Bonus tip: The single-craft pottery village of Thanh Ha is just a few minutes from the town center, accessible by road or boat. The village originally supplied the town’s pottery and ceramic needs, including roof tiles. Nowadays, its products are mainly decorative, although you can still see how pottery was traditionally made, including a foot-powered potter’s wheel and all.
Let There Be Light
Hoi An’s wonderful ochre walls make for a great backdrop, adding a “golden hour” effect any time of day. However, there are other sources of light that will really make your selfies pop.
Being on the Maritime Silk Route, Hoi An has long enjoyed a long history of producing silk. Nowadays, some of that silk goes into its iconic lanterns that hang all around the city. If you happen to be in Hoi An on the !4th day of the lunar month, the monthly Lantern Festival is especially striking when the town’s electric lights are replaced by the soft glow from silk lanterns and people let paper lanterns float down the river.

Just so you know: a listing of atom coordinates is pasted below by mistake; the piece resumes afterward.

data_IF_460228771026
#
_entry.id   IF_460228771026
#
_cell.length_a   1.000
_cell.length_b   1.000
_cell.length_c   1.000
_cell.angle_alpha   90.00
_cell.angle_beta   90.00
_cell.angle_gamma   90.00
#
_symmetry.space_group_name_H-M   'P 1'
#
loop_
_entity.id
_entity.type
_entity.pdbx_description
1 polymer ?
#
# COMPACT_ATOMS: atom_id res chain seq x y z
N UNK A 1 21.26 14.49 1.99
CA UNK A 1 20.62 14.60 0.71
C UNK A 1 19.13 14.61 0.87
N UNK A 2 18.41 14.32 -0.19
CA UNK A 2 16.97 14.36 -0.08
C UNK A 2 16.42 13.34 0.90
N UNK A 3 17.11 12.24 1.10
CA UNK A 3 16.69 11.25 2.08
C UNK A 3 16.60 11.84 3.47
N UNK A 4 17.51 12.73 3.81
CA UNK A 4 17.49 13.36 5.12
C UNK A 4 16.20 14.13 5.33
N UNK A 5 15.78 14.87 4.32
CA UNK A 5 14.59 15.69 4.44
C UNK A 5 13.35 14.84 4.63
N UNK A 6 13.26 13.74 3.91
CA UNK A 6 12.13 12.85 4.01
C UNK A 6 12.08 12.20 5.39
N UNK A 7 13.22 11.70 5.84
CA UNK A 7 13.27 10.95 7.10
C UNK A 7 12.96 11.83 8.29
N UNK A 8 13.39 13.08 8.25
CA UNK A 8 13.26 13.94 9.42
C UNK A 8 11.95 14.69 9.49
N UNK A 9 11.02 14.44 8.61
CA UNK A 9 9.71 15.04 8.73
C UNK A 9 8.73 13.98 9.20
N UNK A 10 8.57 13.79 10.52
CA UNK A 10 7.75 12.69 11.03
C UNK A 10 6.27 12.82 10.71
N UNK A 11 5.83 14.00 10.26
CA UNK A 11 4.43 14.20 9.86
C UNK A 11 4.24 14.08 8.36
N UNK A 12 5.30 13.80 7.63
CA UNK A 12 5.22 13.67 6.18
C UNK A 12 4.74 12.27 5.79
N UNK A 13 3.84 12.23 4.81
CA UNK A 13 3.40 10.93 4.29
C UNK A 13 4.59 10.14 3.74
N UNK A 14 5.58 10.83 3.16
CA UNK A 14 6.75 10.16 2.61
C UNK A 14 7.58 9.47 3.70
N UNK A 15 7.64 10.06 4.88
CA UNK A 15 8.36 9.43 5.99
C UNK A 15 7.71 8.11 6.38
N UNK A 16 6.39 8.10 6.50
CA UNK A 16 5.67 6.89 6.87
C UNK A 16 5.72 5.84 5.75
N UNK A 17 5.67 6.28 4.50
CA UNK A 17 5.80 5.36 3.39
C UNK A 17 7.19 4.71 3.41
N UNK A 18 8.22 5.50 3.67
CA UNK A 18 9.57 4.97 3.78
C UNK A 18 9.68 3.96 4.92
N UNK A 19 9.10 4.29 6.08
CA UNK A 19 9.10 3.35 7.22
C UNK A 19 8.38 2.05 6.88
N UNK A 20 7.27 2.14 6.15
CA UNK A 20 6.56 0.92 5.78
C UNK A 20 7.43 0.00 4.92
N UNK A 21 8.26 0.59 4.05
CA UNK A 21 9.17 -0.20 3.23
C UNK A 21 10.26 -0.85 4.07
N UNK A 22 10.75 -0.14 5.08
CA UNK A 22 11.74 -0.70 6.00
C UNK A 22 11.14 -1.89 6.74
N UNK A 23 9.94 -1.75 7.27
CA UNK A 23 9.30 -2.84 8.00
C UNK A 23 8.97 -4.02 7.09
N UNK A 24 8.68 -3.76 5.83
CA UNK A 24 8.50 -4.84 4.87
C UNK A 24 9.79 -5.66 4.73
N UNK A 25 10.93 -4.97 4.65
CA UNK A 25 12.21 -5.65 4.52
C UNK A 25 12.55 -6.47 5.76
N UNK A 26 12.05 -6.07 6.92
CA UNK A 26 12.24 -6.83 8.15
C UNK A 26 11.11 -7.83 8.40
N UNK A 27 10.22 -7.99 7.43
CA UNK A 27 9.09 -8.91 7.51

If you’re not in Hoi An during the Lantern Festival, simply head down to the night market where you can take an artful selfie against the beautifully-colored lantern shops. Note, however, that the owners are understandably not terribly keen on this, so either be quick or earn some goodwill by picking one up as a nice souvenir and you’ll have all the time you need to take photos.
Don’t forget to veer off into the many alleyways off the Ancient Town’s main streets. Often covered with soft, green moss, the alleyways are a study in light and dark.
While Hoi An’s windows and walls make for amazing backdrops, you still have to contend with weather and crowds. For amazing indoor shots, head to The Hill Station, a much-loved deli café just a couple minutes east of the main market. The original Hill Station opened in Sapa, hence the name and ethnic décor on the ground floor. The Hoi An iteration is set in an old two-story colonial-era house and is a favorite for Hoi An-based expats for its homemade wraps, meatballs, and loaded sandwiches.